Along with Pashto, Dari is one of the two official languages of Afghanistan. A member of the Northwestern Iranian language subfamily, Dari is closely related to languages such as Kurdish, Baluchi, and Gilaki. Dari is the Afghan dialect of Persian and as such is sometimes referred to as “Eastern Persian”. Dari, rather than Pashto, serves as the lingua franca for the languages of Afghanistan. Roughly one-third of the population of Afghanistan (approximately five million) speak the language. Dari is also spoken by a total of two and a half million people in Iran, Pakistan, and neighboring regions. Iranian Dari, however, is considered to be endangered. (Source: http://www.lmp.ucla.edu/Profile.aspx?LangID=191&menu=004)
Dari has been listed as a critical language by the American State Department since 9/11/2001 because of our strategic business and security interests in the Middle Eastern and South Asian world. We are currently engaged in a war in Afghanistan where Dari is one of two national languages.
In 2007 the United States exported $495 million to Afghanistan. This amount has increased from 0 because America had no official relationship with Afghanistan in 1985, which was occupied by the USSR. Yet this is 12,926% since 1992. In 2007 the United States has imported $74 million in goods from Afghanistan, an increase of 3423% since 1992.
Dari is not detailed as a language spoken by significant enough American citizens to have any documentation in the 2000 U.S. Census. In 2006, 104 higher education students were studying Arabic and no measurable amount of students studying it in grades K-12.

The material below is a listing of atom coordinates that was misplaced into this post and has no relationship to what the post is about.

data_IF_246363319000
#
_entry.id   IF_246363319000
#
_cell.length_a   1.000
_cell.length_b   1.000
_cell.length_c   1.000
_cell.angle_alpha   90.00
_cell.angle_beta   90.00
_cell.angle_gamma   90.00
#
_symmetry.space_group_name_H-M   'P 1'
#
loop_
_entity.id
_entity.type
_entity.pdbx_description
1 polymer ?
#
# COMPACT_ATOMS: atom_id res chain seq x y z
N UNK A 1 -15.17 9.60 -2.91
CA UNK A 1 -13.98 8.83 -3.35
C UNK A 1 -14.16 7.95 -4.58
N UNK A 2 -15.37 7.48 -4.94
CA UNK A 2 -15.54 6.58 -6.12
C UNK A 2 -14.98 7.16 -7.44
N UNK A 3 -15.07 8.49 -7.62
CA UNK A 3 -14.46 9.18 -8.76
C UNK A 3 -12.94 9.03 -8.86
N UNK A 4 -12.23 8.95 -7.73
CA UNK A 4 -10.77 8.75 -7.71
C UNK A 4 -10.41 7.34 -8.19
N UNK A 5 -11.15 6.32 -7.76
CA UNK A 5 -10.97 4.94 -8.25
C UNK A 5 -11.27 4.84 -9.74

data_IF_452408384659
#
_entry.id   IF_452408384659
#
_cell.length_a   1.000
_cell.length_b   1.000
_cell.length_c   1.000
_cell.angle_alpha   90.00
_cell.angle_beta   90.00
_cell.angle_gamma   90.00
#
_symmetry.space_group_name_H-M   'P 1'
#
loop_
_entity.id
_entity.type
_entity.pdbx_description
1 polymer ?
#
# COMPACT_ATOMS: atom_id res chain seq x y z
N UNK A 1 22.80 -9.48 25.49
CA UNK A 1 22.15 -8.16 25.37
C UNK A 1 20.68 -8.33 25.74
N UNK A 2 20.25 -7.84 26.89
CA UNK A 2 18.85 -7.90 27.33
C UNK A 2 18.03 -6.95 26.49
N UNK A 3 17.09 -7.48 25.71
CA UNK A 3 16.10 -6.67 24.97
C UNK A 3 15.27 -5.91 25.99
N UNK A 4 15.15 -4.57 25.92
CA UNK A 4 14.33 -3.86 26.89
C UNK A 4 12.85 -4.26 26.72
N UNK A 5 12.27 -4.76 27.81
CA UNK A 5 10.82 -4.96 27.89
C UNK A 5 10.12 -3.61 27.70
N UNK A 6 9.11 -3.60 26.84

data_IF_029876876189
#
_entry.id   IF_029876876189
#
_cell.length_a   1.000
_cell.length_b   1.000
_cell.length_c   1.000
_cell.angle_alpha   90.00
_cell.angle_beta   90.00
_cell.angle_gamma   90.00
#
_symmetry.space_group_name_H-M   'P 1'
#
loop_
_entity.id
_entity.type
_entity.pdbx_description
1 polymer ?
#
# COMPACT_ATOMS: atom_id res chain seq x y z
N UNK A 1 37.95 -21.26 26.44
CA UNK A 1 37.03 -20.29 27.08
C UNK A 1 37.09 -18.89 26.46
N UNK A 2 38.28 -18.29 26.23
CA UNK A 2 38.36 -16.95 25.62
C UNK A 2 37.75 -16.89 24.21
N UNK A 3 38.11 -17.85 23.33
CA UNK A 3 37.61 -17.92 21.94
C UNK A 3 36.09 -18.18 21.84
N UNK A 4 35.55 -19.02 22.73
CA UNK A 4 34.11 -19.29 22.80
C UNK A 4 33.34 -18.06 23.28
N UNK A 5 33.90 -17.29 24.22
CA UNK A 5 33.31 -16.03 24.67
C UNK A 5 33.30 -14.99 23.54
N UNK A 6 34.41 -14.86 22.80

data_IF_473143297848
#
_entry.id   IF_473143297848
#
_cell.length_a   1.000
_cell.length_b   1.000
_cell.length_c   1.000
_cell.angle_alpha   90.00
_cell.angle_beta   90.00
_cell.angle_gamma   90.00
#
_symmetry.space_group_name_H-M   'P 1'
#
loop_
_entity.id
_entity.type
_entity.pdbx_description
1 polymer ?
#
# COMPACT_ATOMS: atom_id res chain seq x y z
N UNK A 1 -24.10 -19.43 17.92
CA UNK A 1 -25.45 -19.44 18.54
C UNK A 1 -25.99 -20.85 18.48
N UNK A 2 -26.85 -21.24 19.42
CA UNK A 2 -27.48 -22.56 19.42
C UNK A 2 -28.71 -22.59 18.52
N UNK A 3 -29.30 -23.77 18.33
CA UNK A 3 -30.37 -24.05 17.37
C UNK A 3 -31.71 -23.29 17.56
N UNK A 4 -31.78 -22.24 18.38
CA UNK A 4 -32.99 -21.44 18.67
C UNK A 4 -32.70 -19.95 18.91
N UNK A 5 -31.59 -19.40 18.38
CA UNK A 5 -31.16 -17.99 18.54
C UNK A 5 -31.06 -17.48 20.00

Dari is a Northwestern Iranian language of the Indo-Iranian subgroup of the Indo-European language family.
Although phonological and lexical differences persist among the various dialects, they cause little difficulty in comprehension. These differences exist on a relatively small scale. This is valid even as regards the dialects spoken in Iran and Afghanistan. Most Afghani Dari dialects are more similar to literary Persian than the Iranian dialects. Zargari (Morghuli) is a secret language of artisans based on Persian.
There are different dialects of Dari spoken in Afghanistan. People living close to the Iranian border speak in Persian, while those living in northern Afghanistan speak the Shamaly dialect. The principal dialects spoken in Afghanistan are Herati Dari, Tajiki Dari, Kabuli Dari, Khorasani Dari, and Parsiwan. In Iran, the key dialects are Yazd Dari and Kerman Dari.
Role in society